I was listening in, 
attempting to put to use
the one year of high school
German I suffered before
switching promptly
to Japanese, she scoffed
and turned away from me.
The bartender then returned
with my drink and placed
it in front of me on a bar

	I hope that's enough
	ice for you. 

She laughed, but there was no

	So where're you from?
	I know you're in college.
	What school do you go to?

I felt obligated to respond
even though I did not want to at all.
I took a sip –it was literally magma –
and responded after clearing
my throat.

	I go to Barrow College, up in 
	New Jersey.

The bartender's eyes enlarged
as she smiled wide,
her teeth as sharp and white
as tiger lotus petals.

	No kidding! I'm from 
	Jersey, too. I went to
	Willy P!

I looked the girl over again,
my perception of her altered
by her school choice. In my mind,
though I know it was wrong,
I lost respect for her and I feel
bad for it even now.

	Oh, okay. That's great,
	William Patterson is a great

I was lying and she could tell.
I took another nervous
drink and burned my throat
to nothingness.

	Well it wasn't the right
	fit for me. I transferred
	to UVI and I haven't
	really left the Caribbean

She laughed and this time – 
perhaps it was the booze
or maybe I was too awkward
to control my social bearings 
anymore – but I laughed too.

	What are you in school for?

The German women had gotten up to
go dance, leaving their seats vacant
and smelling of sweat.

	I'm still undecided. I have one
	more year to declare. You?

The woman walked away briefly to
fill up another person's drink, halfway through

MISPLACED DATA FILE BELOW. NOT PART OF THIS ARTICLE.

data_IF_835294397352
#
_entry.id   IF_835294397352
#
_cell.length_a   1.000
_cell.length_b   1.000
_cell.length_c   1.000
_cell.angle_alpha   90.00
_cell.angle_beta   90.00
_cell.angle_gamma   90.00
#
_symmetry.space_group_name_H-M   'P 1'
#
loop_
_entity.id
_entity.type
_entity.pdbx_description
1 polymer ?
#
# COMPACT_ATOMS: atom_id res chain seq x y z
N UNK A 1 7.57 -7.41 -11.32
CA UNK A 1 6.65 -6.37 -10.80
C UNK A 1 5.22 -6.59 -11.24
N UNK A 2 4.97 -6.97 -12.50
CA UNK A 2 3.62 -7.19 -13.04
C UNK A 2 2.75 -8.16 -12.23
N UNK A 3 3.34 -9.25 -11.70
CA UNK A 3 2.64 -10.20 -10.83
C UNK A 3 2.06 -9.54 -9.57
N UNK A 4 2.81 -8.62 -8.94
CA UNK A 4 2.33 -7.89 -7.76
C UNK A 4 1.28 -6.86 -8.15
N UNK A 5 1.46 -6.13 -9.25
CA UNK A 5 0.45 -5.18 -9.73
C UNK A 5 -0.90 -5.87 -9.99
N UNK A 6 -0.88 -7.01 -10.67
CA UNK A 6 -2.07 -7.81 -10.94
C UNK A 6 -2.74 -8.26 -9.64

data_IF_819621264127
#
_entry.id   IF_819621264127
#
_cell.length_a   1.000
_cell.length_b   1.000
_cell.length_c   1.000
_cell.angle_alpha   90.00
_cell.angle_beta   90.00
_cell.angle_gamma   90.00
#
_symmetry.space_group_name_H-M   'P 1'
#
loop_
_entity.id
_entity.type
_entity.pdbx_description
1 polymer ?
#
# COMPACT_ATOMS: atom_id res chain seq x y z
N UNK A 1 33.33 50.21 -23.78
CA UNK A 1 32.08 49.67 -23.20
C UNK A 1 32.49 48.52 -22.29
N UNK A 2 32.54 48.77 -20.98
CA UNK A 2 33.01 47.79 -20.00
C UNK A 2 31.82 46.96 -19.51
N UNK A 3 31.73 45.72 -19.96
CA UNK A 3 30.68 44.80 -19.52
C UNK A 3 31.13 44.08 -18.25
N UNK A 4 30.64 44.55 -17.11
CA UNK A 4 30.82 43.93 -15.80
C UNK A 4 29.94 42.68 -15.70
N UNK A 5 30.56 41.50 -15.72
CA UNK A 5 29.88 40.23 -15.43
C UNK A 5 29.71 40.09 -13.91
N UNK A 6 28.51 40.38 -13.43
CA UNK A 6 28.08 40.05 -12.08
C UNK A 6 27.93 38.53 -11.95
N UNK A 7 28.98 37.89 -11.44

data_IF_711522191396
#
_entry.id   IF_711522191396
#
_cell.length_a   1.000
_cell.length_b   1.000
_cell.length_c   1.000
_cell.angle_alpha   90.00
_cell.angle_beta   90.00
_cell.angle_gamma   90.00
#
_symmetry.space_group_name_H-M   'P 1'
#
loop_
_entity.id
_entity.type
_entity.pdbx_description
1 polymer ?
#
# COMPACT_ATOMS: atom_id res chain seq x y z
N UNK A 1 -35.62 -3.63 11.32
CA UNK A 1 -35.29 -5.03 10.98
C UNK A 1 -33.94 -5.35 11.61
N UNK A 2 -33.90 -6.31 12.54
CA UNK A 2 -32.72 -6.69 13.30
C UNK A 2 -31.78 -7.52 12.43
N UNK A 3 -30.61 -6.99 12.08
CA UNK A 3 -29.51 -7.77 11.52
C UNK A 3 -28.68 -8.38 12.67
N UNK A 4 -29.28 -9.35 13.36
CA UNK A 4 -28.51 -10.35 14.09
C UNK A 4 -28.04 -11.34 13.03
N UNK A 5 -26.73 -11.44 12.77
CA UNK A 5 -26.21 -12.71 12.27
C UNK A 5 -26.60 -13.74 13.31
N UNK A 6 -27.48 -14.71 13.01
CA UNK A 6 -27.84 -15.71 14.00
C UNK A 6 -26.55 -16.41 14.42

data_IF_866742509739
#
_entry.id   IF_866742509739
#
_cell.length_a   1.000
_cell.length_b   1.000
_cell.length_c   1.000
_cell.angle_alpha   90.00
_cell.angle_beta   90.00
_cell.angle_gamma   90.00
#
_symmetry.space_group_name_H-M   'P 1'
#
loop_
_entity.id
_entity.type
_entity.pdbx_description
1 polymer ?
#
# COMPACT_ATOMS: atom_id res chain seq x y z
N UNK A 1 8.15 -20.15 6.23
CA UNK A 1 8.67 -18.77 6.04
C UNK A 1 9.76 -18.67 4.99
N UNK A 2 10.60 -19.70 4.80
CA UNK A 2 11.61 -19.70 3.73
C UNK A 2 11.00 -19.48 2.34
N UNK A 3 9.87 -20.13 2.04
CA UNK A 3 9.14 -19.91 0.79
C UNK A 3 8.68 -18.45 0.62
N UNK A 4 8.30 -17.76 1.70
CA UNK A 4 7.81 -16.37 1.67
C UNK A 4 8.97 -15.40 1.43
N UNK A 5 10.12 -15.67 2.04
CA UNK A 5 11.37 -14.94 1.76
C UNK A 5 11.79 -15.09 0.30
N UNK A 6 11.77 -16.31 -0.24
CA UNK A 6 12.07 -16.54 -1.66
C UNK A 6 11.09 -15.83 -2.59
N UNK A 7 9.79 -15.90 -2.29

my sentence. I was a little wounded, and I turned
to stirring my drink with my pinky
finger – unsanitary, I know, but fucking sue me –
before she returned. 

	Well, I graduated a few years ago.
	I studied biology. I hope to be a
	doctor one day. But I suppose
	watching rich people get shitfaced
	is also an amusing living.
	I might be making more money
	than a doctor would, too.

I of course did not believe her
at all. The elitist strain
which is at the very core of my being
refused to acknowledge her statement.

	That's great about the doctor thing.
	Good luck to you in grad school.

She saw that as a rather polite way
of ending the conversation – which
was my intention – and retired to assisting
the other clients at the bar.

I sat maybe an hour, drinking to
myself. I took quick, small gulps
to spare myself the pain of gagging.
I imagined that people were watching me
and judging me and maybe they were. After
a while, I had begun to feel the effects. She
came by and filled my glass again – "Can you
water it down with a little club soda, please?" – 
and I drank the second one in one quick gulp.

I danced a little, something I don't get to do.
When I got home, I found this in my pocket
on a dirty bar napkin, smudged
with lord-knows-what.
I do not remember writing it:

	the poet cuts out
his own eye and calls it
filial piety

the poet slams his foot
against the bedroom door
and calls it innocence
the poet melts his cries
into a primer
and calls it art

Basseterre by X Gerard Lee